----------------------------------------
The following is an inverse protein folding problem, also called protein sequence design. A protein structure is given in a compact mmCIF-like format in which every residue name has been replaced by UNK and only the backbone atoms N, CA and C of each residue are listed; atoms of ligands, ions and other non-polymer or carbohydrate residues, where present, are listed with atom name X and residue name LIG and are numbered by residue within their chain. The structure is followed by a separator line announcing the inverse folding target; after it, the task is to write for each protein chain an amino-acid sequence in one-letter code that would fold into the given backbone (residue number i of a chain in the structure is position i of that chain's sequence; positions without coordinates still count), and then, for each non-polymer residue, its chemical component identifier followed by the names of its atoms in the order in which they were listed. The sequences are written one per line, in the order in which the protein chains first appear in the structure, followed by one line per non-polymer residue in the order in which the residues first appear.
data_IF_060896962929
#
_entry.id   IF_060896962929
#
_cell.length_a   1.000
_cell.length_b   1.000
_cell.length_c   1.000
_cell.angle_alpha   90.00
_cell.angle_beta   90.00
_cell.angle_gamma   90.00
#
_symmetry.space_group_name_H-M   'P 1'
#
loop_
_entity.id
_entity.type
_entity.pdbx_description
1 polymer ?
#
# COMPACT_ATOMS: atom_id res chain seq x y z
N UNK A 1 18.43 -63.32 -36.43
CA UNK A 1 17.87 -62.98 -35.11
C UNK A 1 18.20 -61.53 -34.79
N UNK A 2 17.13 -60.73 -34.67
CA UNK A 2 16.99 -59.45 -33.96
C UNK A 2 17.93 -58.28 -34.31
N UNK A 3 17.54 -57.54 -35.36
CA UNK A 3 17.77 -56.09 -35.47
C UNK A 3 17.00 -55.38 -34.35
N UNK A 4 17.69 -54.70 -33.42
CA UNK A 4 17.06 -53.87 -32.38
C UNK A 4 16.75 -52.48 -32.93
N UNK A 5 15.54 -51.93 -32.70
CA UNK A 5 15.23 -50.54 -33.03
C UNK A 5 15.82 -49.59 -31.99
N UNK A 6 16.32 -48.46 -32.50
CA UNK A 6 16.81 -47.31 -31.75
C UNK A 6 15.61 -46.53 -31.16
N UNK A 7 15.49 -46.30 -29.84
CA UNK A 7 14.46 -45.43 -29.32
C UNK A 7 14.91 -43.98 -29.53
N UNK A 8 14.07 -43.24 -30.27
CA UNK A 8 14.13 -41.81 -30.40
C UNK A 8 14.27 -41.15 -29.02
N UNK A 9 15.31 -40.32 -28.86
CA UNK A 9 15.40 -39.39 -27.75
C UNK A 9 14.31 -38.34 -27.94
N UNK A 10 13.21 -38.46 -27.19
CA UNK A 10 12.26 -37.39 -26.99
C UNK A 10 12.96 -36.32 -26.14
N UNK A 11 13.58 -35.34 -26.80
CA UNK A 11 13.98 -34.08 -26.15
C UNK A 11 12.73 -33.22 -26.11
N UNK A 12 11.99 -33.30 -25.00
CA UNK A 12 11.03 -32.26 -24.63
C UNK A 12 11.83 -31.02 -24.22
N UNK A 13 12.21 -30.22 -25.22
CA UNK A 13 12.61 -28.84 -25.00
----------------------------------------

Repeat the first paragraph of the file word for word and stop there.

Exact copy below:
The following is an inverse protein folding problem, also called protein sequence design. A protein structure is given in a compact mmCIF-like format in which every residue name has been replaced by UNK and only the backbone atoms N, CA and C of each residue are listed; atoms of ligands, ions and other non-polymer or carbohydrate residues, where present, are listed with atom name X and residue name LIG and are numbered by residue within their chain. The structure is followed by a separator line announcing the inverse folding target; after it, the task is to write for each protein chain an amino-acid sequence in one-letter code that would fold into the given backbone (residue number i of a chain in the structure is position i of that chain's sequence; positions without coordinates still count), and then, for each non-polymer residue, its chemical component identifier followed by the names of its atoms in the order in which they were listed. The sequences are written one per line, in the order in which the protein chains first appear in the structure, followed by one line per non-polymer residue in the order in which the residues first appear.